Anjuli Grantham, Kodiak, Alaska, Born 1982

I remember when it was all happening, but it was just kind of confusing . . . I didn’t understand the idea of barrels of oil either, because in my head I was like, “Why aren’t the barrels floating in the ocean? Where are the barrels?” I just didn’t understand the idea that it was liquid volume, the barrels. And then I was just kind of confused about the idea that oil was a black tar, a black substance. I was confused about that, too, because in my mind it would be like this rainbow-colored slick. It was just kind of confusing the way that—you know, just a basic understanding of petroleum and the whole industry.

The event was really huge, but it was more like the waiting for retribution was the thing that was more significant, in my memory, because it was always like this expectant payday that was going to be coming. It seemed like so many people were always holding their breath for the day when the money would come because of the spill and the economic effects of the lost fishing seasons and everything.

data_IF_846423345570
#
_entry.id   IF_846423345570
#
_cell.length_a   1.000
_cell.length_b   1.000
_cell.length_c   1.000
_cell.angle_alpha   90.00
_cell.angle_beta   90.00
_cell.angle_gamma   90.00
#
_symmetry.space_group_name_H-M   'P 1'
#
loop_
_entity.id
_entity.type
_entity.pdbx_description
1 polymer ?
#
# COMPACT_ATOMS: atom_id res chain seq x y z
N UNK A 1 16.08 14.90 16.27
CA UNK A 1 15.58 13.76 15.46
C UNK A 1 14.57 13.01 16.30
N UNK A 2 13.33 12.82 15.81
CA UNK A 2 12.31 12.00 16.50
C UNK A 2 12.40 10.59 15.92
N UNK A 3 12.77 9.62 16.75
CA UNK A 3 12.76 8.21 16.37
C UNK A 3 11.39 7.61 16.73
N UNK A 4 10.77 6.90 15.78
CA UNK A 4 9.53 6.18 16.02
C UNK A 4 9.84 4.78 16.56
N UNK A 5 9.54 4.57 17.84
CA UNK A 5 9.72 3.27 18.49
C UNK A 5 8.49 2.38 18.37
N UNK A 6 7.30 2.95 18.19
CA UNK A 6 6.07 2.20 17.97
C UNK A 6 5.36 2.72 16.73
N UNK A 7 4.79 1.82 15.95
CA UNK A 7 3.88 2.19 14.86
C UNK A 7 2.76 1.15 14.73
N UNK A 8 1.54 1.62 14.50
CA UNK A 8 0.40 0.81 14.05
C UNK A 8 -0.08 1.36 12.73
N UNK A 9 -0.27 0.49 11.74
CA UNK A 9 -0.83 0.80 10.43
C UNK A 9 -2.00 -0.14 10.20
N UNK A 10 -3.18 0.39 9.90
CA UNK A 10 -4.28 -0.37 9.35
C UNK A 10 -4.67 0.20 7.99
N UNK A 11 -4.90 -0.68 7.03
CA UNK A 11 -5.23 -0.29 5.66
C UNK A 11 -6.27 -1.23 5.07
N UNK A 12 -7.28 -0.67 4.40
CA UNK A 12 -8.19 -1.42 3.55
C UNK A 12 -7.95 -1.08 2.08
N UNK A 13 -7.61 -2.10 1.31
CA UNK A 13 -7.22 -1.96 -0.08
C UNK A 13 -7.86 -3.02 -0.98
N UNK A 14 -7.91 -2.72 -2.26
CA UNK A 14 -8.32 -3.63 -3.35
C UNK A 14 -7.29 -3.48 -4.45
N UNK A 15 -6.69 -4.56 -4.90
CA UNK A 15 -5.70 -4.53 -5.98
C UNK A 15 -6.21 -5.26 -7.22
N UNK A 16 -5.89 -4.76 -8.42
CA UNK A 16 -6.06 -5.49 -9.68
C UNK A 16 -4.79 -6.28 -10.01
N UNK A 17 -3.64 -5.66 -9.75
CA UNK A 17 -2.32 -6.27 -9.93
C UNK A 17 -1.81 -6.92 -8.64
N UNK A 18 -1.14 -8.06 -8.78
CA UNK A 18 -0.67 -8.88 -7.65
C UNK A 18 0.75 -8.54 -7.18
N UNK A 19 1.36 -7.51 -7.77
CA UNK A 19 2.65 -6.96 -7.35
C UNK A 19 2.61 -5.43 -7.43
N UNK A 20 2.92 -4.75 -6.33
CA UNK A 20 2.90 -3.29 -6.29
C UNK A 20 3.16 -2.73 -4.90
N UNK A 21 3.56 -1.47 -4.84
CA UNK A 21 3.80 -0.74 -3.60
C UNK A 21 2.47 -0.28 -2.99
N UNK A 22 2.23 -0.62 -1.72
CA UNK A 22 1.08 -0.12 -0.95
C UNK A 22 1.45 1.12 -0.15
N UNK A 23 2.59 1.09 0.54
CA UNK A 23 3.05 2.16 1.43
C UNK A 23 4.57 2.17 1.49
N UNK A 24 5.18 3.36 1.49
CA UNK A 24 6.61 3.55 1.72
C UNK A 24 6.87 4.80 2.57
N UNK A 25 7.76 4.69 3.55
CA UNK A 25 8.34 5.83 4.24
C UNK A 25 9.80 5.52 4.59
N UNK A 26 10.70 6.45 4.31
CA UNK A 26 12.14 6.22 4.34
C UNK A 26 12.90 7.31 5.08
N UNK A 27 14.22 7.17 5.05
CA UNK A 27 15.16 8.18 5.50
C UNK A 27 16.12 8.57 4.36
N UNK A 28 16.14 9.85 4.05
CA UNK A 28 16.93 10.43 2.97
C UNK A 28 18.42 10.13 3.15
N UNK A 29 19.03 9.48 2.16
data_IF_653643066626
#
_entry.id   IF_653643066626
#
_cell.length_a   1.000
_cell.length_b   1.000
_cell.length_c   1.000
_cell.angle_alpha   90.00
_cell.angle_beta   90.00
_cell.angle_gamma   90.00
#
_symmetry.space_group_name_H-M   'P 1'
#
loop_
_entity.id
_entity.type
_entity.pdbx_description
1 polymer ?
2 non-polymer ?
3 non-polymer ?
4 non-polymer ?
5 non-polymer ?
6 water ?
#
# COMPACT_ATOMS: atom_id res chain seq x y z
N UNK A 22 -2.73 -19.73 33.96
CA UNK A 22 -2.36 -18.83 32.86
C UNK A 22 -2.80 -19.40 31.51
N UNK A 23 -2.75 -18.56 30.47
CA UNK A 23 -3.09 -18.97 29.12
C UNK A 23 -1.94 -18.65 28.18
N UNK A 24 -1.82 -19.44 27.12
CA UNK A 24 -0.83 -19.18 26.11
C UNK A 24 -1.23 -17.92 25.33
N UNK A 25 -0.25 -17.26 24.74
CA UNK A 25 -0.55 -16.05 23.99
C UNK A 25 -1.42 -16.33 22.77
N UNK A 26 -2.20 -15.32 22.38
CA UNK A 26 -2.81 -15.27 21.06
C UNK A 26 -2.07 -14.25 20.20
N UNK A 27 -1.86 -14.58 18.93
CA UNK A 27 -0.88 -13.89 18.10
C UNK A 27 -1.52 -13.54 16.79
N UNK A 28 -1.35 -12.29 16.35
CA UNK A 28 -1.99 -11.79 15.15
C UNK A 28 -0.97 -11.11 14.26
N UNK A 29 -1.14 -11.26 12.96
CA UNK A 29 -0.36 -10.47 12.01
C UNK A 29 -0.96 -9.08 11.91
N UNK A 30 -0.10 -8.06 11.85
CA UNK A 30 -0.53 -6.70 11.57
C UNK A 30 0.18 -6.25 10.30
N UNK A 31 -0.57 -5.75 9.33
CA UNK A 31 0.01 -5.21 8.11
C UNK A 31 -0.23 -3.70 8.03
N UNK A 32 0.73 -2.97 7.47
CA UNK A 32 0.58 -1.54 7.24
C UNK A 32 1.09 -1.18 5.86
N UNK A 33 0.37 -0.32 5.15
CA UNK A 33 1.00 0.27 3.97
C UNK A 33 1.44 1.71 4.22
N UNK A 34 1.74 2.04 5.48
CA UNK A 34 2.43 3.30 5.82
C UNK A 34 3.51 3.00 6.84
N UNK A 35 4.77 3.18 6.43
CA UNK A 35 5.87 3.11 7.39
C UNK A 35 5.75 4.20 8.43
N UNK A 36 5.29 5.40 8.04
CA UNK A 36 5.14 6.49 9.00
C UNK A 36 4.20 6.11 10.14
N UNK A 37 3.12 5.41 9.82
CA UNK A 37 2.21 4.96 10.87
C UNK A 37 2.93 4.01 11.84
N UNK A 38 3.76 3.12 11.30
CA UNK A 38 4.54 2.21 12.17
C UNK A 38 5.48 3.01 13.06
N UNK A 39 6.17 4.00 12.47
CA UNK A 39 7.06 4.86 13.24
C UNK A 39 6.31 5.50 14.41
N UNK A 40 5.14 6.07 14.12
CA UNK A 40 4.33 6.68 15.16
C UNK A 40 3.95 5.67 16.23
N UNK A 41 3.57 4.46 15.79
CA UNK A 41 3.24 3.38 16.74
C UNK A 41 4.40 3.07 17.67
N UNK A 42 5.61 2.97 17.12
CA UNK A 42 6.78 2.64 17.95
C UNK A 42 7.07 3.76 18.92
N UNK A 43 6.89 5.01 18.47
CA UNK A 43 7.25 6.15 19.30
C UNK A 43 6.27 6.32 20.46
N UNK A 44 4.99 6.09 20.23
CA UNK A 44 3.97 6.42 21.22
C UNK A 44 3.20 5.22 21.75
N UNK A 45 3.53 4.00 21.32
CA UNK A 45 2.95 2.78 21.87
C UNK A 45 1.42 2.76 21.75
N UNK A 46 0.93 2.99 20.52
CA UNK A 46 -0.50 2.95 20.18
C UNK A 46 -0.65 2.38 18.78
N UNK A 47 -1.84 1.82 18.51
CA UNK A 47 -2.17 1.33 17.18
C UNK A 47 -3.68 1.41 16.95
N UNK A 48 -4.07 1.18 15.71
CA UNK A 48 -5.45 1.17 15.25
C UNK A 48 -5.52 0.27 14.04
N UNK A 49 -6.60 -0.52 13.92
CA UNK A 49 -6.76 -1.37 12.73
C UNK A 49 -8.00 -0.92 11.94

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I do remember kind of feeling like a sense of pride a bit for the way that the community mobilized around everything and the fact that there were so many volunteers on the beaches, and watching the news and seeing all the fishing boats carrying the booms out and everything. I remember feeling kind of proud of my community for responding so actively in the disaster. So I think that was a positive thing that came from it maybe, just knowing the way people came together and really worked together to clean up and everything. That was a positive aspect, I guess. I think I had a kind of increased sense of pride in my community and faith in our ability to come together. So that was a good thing.

Anjuli's Full Interview